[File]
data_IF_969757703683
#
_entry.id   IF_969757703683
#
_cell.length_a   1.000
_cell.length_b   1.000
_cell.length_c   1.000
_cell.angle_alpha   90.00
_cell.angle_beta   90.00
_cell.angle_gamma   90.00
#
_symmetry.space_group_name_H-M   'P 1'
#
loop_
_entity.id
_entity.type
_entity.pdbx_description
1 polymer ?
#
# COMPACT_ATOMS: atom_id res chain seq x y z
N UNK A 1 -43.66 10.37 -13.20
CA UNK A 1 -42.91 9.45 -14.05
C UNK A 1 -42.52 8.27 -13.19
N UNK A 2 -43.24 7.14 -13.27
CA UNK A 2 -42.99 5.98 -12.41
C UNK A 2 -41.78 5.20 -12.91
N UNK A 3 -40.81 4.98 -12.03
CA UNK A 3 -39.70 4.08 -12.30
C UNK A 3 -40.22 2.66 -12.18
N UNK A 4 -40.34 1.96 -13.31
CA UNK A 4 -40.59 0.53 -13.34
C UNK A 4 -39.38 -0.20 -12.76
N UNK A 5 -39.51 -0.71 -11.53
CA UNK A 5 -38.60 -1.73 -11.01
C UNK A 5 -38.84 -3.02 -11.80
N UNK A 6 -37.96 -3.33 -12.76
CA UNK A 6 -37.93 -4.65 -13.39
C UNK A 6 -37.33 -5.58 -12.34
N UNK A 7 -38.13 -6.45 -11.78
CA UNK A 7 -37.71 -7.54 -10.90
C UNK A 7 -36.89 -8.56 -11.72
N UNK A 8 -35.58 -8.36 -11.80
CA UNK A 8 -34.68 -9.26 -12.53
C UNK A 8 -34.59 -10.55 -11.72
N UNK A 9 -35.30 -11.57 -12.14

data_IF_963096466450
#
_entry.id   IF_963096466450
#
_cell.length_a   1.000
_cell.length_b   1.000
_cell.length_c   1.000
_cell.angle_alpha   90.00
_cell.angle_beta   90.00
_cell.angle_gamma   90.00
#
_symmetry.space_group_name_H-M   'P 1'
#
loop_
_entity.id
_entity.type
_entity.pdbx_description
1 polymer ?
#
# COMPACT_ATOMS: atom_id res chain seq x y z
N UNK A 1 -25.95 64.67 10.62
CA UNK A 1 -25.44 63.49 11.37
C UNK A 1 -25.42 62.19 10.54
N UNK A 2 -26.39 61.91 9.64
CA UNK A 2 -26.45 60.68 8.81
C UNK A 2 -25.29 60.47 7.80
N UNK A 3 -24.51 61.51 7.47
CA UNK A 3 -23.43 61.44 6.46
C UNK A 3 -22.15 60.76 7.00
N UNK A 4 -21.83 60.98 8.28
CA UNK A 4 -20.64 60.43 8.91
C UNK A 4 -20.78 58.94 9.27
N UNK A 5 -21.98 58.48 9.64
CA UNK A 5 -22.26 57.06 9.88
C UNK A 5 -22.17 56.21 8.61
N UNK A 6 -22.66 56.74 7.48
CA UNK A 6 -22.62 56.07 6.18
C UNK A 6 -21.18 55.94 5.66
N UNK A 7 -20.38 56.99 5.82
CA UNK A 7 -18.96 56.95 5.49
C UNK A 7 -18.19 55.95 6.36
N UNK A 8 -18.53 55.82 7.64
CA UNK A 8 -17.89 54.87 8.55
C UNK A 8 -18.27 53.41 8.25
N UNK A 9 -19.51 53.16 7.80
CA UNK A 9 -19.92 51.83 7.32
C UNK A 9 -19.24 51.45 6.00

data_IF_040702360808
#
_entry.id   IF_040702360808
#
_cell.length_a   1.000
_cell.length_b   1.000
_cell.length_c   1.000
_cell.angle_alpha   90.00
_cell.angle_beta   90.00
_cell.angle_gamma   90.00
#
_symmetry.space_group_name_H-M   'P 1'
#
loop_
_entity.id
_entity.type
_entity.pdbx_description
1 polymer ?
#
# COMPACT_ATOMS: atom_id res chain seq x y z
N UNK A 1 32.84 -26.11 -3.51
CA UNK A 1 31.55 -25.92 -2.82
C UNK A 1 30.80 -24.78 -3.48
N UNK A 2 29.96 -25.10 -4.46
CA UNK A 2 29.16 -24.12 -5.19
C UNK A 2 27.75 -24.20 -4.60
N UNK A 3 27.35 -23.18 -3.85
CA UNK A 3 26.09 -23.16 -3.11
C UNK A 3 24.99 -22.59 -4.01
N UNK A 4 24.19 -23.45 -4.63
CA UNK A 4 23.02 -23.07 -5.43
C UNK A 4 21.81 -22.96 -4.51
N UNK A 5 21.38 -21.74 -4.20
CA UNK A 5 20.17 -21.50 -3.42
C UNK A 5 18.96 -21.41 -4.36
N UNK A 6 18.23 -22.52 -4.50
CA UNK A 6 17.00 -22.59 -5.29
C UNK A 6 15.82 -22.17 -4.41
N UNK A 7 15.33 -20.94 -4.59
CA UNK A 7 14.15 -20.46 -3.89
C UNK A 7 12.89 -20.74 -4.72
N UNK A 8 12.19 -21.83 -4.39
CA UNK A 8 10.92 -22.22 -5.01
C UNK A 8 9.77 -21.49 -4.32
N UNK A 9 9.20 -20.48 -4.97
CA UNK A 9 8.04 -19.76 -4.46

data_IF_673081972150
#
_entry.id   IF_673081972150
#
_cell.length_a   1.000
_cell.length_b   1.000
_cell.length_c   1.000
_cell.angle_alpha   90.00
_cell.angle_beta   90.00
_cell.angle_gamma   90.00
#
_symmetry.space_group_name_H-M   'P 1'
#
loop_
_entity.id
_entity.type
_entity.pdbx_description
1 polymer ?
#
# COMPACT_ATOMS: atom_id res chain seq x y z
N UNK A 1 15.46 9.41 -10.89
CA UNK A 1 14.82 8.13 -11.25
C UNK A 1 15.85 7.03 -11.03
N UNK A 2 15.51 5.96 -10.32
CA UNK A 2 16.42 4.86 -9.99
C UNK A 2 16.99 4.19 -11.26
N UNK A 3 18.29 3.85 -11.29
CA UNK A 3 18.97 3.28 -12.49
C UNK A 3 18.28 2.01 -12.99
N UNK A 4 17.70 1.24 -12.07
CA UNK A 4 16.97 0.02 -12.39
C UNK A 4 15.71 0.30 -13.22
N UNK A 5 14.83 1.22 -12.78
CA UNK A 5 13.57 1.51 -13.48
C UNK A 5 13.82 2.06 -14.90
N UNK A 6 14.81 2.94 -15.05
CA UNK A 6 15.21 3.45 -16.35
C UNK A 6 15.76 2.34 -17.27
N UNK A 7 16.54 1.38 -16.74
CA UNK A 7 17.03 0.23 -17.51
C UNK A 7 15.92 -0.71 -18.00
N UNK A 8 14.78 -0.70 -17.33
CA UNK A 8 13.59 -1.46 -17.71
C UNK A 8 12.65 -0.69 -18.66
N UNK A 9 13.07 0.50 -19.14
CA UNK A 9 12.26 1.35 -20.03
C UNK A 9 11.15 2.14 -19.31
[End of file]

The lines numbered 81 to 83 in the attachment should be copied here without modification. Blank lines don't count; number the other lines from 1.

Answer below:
N UNK A 6 -22.66 56.74 7.48
CA UNK A 6 -22.62 56.07 6.18
C UNK A 6 -21.18 55.94 5.66